The initial police account of George Floyd’s death called it a “medical incident.”

But the revelation when bystander video showed a Minneapolis officer had kneeled on Floyd’s neck for nearly nine minutes sparked a wave of protests and breathed energy into activist movements for racial justice that singularly captured the attention of the nation at scale seldom seen.

Our data offers a uniquely broad view of how news of Floyd’s death and the subsequent protests has greatly outscaled nearly every other individual topic in recent memory in terms of readership.

Here’s a comparison to give you a sense of the magnitude of reader interest. Joe Biden won a hotly contested race to become the Democratic nominee for US president over the course of 2020. He has been in the news in some way, shape or form every day for the entire year.

Still, when you add up all the page views on articles about Biden from US news consumers over all of 2020, the total is not even half of the amount of page views on articles about George Floyd in June alone.

(Data: Taboola Newsroom‘s Topic Insights)

When we look at the highest readership topics for June only, we can see that the audience for articles about George Floyd was significantly larger than even articles about Trump and coronavirus. Nearly one of every three news article views we saw in June were on stories about Floyd.

(Data: Taboola Newsroom‘s Topic Insights)

Topics related to the George Floyd killing also appear on the top 10, including police brutality and racism.

The figures in the charts above come from Taboola Newsroom’s Topic Insights, which uses natural language processing AI to categorize and measure the readership of the biggest news topics across our network of news publisher partners.

We work with over 1,000 news sites in the US from local publishers to large national outlets, so the sample size is quite large and robust.

Our Collective Gaze

It’s important, when looking at data like this, to always remember this isn’t a popularity contest.

Loss of life should never be trivialized. Behind these sterile numbers, there’s a giant and complex pool of grief, anger, frustration, sadness, outrage, pain, and other intense emotions profoundly impacting us as individuals and the dynamics of the communities we’re a part of.

The level of news reader interest in Floyd’s death and subsequent protests in comparison to other massively consequential events, however, begins to reveal the degree to which this has struck a collective nerve at a time when our collective societal nervous system was already primed.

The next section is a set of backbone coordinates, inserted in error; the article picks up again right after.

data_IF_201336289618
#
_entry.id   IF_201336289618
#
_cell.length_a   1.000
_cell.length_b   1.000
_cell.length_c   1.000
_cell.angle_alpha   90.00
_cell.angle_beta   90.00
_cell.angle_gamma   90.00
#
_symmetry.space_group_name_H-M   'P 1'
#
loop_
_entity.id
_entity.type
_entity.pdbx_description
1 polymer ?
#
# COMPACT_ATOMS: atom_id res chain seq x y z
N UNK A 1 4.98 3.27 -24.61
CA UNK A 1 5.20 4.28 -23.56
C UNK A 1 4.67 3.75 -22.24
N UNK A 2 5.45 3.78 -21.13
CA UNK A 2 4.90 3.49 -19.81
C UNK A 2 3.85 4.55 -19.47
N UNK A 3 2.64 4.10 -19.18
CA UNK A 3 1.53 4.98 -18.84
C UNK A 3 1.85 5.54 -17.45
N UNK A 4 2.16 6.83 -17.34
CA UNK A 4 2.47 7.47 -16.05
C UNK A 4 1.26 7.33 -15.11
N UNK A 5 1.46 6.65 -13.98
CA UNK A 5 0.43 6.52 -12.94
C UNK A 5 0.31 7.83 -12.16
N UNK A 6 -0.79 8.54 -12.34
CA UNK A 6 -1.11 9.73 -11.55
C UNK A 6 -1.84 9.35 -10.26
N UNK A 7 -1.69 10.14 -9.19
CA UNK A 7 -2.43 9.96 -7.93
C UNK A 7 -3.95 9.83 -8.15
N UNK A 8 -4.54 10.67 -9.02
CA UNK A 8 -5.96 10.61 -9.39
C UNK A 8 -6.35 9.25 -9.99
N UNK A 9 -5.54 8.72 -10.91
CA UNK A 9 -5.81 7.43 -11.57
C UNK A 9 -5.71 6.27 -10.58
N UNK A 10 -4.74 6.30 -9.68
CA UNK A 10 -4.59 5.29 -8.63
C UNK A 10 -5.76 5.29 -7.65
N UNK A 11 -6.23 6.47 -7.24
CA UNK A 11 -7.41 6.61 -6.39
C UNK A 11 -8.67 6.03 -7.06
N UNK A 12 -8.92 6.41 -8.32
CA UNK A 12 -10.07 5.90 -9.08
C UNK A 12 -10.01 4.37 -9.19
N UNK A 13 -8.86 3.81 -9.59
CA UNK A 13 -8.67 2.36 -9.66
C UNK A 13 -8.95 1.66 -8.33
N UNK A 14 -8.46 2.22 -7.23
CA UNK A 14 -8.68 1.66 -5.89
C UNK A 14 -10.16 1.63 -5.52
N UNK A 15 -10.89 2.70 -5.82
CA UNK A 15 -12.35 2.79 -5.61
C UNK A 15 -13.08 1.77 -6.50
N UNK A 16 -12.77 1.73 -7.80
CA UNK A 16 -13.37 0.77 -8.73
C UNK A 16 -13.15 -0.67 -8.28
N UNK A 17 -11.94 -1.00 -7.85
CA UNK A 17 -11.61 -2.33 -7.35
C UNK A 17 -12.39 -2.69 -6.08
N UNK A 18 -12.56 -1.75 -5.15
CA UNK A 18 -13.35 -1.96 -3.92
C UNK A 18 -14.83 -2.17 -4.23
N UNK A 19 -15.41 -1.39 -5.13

“What you’re seeing is a hyperfocus on one story,” says Ethan Zuckerman, who studies media coverage and audience attention as director of MIT’s Center for Civic Media. “Weirdly and intensely, that focus swung away from coronavirus, which continued to kill thousands of people, to racism, which frankly also kills tens of thousands of people.”

In the months before Floyd’s death, coronavirus impacted every aspect of life. When cities and states went into lockdown, people turned to the news to figure out what was happening at increased rates and with a singular focus.

Before coronavirus, the highest readership monthly topics we’d see (almost always Trump) would get a volume of page views in the 300 million to 500 million range.

In March, we saw nearly 4.5 billion page views about coronavirus—about 10x more than a typical highest monthly readership topic.


(Data: Taboola Newsroom‘s Topic Insights)

Just as the coronavirus was becoming more familiar and readership levels dipped down in May, news of George Floyd’s killing broke and our collective attention intensely refocused for weeks — again at a level essentially unseen before the coronavirus.

Black Lives Matter

A recent Pew public opinion poll found a solid majority of Americans—nearly 70%—support the Black Lives Matter movement, which emerged in response to the killing of Trayvon Martin in 2012. This wasn’t always the case.

In 2016, Pew found only 43% of people expressed support for Black Lives Matter.

The Washington Post recently reported on “How the Black Lives Matter movement went mainstream,” which captures activists’ observations of how public sentiment has changed.

“It’s now something where the Mitt Romneys of the world can join in, and that was something unimaginable back in 2014. That is the result of six years of hard work by people who are in the movement and have put forward so many discussions that really changed people’s hearts and minds,” Justin Hansford, an activist in Ferguson, Mo., told The Post.

A 2019 study titled “Whose deaths matter?” by MIT’s Zuckerman and his colleagues from Cornell University and IE University in Spain sheds light on how the activists’ “hard work” Hansford mentions above translated into a shift in public opinion.

The study looks at the news media coverage following the killings of 343 unarmed Black men and women from 2013 to 2016. They found the 2014 killing of Michael Brown in Ferguson was a crucial turning point.

At the time, Brown’s killing and the subsequent protests received an unprecedented amount of national media attention.

Compared to the killings before Brown, the ones that came after were more likely to receive any news coverage and sometimes a significant amount, as measured by the number of articles mentioning the person’s name.

(Credit: MIT Media Lab/Center for Civic Media)

In addition, after Brown’s killing, subsequent news stories about Black victims were far more likely to mention the name of another victim. This indicates that the news media began presenting these killings not as isolated incidents, but as part of a troubling trend.